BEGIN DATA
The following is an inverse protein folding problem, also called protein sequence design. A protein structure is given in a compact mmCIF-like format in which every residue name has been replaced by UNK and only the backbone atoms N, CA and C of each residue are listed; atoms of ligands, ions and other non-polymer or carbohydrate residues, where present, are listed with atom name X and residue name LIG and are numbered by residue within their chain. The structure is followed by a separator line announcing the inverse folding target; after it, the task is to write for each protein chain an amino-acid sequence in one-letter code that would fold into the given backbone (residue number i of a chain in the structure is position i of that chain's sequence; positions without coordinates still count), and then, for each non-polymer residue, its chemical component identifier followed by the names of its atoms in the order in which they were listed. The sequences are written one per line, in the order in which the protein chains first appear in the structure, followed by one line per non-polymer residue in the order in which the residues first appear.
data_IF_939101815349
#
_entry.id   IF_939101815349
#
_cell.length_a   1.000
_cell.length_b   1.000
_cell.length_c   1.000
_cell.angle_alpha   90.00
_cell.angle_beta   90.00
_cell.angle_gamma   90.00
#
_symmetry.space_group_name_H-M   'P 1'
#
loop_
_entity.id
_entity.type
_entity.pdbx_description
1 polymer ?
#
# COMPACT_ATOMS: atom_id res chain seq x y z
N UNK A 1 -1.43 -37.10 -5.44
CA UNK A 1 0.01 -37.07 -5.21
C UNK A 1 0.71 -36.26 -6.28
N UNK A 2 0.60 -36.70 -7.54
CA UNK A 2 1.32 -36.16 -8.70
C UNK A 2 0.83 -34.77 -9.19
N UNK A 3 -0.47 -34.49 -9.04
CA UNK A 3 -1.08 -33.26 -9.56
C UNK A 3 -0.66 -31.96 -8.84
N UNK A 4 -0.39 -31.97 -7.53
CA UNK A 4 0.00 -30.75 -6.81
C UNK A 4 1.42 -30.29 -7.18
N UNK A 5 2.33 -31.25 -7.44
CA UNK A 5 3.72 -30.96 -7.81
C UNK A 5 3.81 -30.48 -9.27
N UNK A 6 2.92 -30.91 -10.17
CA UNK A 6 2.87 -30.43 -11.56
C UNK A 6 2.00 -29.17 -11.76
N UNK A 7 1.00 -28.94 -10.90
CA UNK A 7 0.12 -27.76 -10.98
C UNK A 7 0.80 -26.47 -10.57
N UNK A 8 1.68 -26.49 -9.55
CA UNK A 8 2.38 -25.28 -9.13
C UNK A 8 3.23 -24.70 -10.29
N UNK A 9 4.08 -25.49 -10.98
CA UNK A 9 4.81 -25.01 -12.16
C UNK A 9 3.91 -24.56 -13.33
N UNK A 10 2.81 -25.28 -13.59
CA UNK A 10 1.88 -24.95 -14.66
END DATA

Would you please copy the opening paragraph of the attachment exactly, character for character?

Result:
The following is an inverse protein folding problem, also called protein sequence design. A protein structure is given in a compact mmCIF-like format in which every residue name has been replaced by UNK and only the backbone atoms N, CA and C of each residue are listed; atoms of ligands, ions and other non-polymer or carbohydrate residues, where present, are listed with atom name X and residue name LIG and are numbered by residue within their chain. The structure is followed by a separator line announcing the inverse folding target; after it, the task is to write for each protein chain an amino-acid sequence in one-letter code that would fold into the given backbone (residue number i of a chain in the structure is position i of that chain's sequence; positions without coordinates still count), and then, for each non-polymer residue, its chemical component identifier followed by the names of its atoms in the order in which they were listed. The sequences are written one per line, in the order in which the protein chains first appear in the structure, followed by one line per non-polymer residue in the order in which the residues first appear.